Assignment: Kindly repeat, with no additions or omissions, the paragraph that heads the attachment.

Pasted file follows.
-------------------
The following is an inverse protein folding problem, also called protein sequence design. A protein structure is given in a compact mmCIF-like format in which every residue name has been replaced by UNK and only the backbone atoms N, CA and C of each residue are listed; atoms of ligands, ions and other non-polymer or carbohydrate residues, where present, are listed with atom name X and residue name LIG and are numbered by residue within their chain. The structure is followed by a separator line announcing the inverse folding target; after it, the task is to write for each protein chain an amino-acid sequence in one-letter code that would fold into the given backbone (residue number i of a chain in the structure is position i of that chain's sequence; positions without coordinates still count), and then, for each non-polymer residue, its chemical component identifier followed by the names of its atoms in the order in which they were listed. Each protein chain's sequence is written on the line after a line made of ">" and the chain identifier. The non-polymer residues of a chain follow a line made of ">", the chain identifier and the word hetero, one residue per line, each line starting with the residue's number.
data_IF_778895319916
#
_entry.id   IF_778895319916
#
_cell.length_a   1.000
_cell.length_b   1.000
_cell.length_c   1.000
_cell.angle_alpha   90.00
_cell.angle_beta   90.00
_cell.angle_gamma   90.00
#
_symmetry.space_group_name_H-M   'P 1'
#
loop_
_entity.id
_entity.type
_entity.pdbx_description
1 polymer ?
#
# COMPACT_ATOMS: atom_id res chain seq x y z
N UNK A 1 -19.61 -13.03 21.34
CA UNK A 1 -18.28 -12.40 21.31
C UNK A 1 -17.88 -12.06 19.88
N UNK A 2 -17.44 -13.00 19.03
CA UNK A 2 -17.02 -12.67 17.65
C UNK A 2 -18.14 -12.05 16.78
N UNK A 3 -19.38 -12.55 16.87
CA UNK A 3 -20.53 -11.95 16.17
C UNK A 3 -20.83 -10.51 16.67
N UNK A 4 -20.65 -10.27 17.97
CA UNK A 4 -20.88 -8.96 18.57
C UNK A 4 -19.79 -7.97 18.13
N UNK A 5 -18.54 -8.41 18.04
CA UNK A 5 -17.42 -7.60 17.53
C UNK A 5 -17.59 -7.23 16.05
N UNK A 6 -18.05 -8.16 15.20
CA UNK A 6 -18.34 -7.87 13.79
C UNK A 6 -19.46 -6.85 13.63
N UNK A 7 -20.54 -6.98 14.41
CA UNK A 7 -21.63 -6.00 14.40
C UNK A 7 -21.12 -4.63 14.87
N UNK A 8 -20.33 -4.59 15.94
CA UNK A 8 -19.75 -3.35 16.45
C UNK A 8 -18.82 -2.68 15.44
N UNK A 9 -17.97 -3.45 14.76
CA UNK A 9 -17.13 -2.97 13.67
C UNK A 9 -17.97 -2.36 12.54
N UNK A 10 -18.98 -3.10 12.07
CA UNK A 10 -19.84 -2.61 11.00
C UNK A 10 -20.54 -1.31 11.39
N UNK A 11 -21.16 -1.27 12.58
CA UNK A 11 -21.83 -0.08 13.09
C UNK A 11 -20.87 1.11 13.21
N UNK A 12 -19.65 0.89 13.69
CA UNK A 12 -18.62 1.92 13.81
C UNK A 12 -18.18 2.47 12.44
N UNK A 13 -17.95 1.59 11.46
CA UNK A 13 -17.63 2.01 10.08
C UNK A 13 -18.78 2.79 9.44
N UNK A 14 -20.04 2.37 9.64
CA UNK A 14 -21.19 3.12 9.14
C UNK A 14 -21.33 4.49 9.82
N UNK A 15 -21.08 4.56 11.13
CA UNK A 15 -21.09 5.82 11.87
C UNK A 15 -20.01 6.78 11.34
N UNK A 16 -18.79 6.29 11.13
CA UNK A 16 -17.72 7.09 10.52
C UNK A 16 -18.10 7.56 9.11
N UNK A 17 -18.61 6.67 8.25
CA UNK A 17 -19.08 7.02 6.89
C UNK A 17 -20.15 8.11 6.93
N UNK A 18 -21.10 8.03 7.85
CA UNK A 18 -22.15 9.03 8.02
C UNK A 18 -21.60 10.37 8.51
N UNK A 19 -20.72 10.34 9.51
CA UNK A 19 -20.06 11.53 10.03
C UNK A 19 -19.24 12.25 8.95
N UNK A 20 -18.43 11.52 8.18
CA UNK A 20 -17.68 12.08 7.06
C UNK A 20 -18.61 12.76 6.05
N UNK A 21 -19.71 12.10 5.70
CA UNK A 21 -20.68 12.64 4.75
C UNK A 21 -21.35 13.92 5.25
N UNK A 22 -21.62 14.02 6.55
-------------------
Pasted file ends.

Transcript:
The following is an inverse protein folding problem, also called protein sequence design. A protein structure is given in a compact mmCIF-like format in which every residue name has been replaced by UNK and only the backbone atoms N, CA and C of each residue are listed; atoms of ligands, ions and other non-polymer or carbohydrate residues, where present, are listed with atom name X and residue name LIG and are numbered by residue within their chain. The structure is followed by a separator line announcing the inverse folding target; after it, the task is to write for each protein chain an amino-acid sequence in one-letter code that would fold into the given backbone (residue number i of a chain in the structure is position i of that chain's sequence; positions without coordinates still count), and then, for each non-polymer residue, its chemical component identifier followed by the names of its atoms in the order in which they were listed. Each protein chain's sequence is written on the line after a line made of ">" and the chain identifier. The non-polymer residues of a chain follow a line made of ">", the chain identifier and the word hetero, one residue per line, each line starting with the residue's number.